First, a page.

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How to migrate Ghost (and Isso) to dated permalinks
3 min read

How to migrate Ghost (and Isso) to dated permalinks

Explaining how I properly changed the permalinks on my blog, using Ghost's dynamic routing and more.
How to migrate Ghost (and Isso) to dated permalinks

I've never used date in my blog posts URLs because I thought it looked nicer and was better for SEO.

Recently, I changed my mind and I find it better to have the date in the permalink. Not necessarily as precise as to put the day, but as least the year and month.

What I want to achieve is this:

https://angristan.xyz/understand-k8s/

->

https://angristan.xyz/2020/01/understand-k8s/

Ghost once had a toggle in the settings to enable dated permalinks, but it's gone now and it's off by default. However, it still does support it thanks to dynamic routing, which allows creating routes however you like through a YAML file.

In my case, I had to go through 3 steps to get the new URI scheme ready:

  • Update Ghost's dynamic routing to use dated permalink
  • Update Ghost's redirect engine to redirect to the new permalinks
  • Update Isso's database to match the new permalinks

Configure dynamic routing

This one is the easiest. In the lab section of Ghost, upload a new routes files containing:

routes:

collections:
  /:
    permalink: /{year}/{month}/{slug}/
    template:
      - index

taxonomies:
  tag: /tag/{slug}/
  author: /author/{slug}/

The only modified part here is /{year}/{month}.

Once that's done, generated internal links (front page, suggested content, tags and author pages) will use the new permalinks. However, any link pointing the old permalinks will be broken. We have to set up permanent redirections.

Configure redirections

We could do this from our reverse proxy, but since Ghost has a redirect engine, we might as well use it and keep our configuration clean.

The redirect engine is not as smart as the dynamic routing and does not support slugs but only regexes.

Since I have dozens of post, there's no way I'm gonna write a JSON file that long myself. Plus, I might make typos.

I made a quick and dirty python script to generate the redirects JSON file:

import urllib.request, json
from dateutil import parser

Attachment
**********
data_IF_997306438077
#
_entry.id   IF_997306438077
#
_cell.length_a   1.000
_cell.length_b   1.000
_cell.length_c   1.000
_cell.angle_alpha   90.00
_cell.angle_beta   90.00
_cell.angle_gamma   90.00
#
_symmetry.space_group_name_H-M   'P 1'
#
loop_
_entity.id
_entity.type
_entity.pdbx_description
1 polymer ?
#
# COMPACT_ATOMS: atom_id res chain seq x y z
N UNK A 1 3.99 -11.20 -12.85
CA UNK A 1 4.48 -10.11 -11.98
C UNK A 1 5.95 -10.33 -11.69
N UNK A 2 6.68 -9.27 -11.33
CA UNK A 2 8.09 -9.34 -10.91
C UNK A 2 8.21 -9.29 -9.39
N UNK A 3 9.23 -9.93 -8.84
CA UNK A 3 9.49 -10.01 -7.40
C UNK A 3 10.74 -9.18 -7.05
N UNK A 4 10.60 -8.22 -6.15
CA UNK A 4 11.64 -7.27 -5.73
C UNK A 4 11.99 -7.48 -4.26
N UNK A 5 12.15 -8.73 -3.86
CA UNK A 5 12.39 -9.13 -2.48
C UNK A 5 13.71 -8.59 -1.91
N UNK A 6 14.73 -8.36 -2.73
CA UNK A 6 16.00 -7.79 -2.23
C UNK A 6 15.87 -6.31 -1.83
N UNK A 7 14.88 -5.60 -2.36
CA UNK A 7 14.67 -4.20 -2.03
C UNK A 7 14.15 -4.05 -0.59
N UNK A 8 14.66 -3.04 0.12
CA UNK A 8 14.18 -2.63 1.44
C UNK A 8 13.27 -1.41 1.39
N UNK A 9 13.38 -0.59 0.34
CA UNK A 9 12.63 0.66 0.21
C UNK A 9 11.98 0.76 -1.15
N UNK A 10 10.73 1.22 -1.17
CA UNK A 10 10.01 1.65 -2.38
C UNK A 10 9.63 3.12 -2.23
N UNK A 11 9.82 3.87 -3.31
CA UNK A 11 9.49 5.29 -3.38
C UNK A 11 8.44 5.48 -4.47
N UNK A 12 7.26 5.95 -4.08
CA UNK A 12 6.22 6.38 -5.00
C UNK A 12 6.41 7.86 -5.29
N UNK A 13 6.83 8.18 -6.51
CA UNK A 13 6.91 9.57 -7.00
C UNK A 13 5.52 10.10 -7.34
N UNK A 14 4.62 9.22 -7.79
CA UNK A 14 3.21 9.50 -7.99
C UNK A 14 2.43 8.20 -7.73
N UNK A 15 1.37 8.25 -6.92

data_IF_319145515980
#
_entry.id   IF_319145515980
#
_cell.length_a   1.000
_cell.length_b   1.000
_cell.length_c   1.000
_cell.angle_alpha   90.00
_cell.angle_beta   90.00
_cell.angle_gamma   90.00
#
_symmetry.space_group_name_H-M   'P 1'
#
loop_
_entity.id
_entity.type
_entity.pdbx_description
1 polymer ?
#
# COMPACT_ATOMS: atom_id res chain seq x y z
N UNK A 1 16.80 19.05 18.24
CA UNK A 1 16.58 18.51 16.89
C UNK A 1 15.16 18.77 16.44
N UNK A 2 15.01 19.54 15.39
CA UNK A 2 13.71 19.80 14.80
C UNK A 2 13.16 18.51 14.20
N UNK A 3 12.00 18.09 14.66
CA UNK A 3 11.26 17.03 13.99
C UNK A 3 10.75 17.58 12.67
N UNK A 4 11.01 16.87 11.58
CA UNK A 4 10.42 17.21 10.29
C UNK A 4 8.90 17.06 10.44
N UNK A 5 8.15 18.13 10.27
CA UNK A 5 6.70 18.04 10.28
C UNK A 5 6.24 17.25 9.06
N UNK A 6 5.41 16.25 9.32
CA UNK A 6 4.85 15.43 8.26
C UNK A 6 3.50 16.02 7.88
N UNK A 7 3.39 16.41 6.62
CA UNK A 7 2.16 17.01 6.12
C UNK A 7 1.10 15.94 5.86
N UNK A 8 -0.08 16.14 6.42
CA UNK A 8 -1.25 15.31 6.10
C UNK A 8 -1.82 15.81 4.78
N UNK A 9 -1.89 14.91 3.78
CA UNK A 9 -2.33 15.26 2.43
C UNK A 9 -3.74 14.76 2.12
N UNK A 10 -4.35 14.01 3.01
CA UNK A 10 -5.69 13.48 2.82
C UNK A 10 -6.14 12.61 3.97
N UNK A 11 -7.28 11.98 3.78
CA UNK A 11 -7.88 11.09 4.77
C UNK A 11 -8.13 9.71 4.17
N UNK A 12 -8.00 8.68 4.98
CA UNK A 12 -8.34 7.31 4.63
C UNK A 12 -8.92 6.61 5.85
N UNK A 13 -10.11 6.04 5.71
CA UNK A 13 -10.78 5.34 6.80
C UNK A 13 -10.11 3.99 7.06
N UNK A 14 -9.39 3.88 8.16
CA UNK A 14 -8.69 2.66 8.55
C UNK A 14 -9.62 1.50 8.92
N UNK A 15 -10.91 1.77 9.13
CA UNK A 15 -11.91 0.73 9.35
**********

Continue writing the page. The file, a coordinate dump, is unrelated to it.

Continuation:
website = 'angristan.xyz'
content_api_key = ''

with urllib.request.urlopen('https://' + website + '/ghost/api/v3/content/posts/?key=' + content_api_key + '&limit=all') as url:
    data = json.loads(url.read().decode())
    redirections = []
    for post in data['posts']:
        published_date = parser.parse(post['published_at'])

        redir = dict()
        redir['from'] = post['slug']
        redir['to'] = published_date.strftime('%Y') + '/' + published_date.strftime('%m') + '/' + post['slug']
        redir['permanent'] = True

        redirections.append(redir)

print(json.dumps(redirections))

It's not pretty but it works well!

We use Ghost's content API here to fetch all the posts as JSON. To get a content API key, head to the Ghost admin and add a new integration. You'll get a content API key. Don't forget to delete the integration afterwards.

You can redirect the output of the script to a .json file.

It will look like this:

[
	{
		"from": "^/lg-27ul850-broken-usb-c/" ,
		"to":  "/2020/02/lg-27ul850-broken-usb-c/",
		"permanent": true
	},
	{
		"from": "^/migrating-comments-from-isso-to-disqus/" ,
		"to":  "/2020/02/migrating-comments-from-isso-to-disqus/",
		"permanent": true
	},
    
...

After uploading the file into the redirects part of the Ghost admin lab, all my old content was now being redirected to the new permalinks.

Update Isso's database

I thought I was done, but I noticed that all my comments were missing from my posts. It's because Isso uses the permalink as an identifier, so it couldn't associate the comments with the new URIs.

If you're using another commenting system, a similar operation might be needed.

I had to update the uri column of the threads table in the Isso database. Since I had to generate a bunch of SQL queries, I reused my previous script.

import urllib.request, json
from dateutil import parser

website = 'angristan.xyz'
content_api_key = ''

with urllib.request.urlopen('https://' + website + '/ghost/api/v3/content/posts/?key=' + content_api_key + '&limit=all') as url:
    data = json.loads(url.read().decode())
    for post in data['posts']:
        published_date = parser.parse(post['published_at'])
        slug = post['slug']
        new_slug = published_date.strftime('%Y') + '/' + published_date.strftime('%m') + '/' + slug

        print('UPDATE "threads" SET "uri"="/' + new_slug + '/" WHERE "uri"="/' + slug + '/";')

It will generate something like this:

UPDATE "threads" SET "uri"="/2020/02/lg-27ul850-broken-usb-c/" WHERE "uri"="/lg-27ul850-broken-usb-c/";
UPDATE "threads" SET "uri"="/2020/02/migrating-comments-from-isso-to-disqus/" WHERE "uri"="/migrating-comments-from-isso-to-disqus/";
UPDATE "threads" SET "uri"="/2020/01/understand-k8s/" WHERE "uri"="/understand-k8s/";

After backing up my database, I just had to run:

sqlite3 comments.db < out.sql

Done. That's how I properly changed the permalinks on my blog.

The only thing "missing" is analytics. My stats (Matomo, Google Analytics) are going to be kind of flawed from now on because these pages will count as new pages. But this part is not critical for me, I don't rely on analytics that much.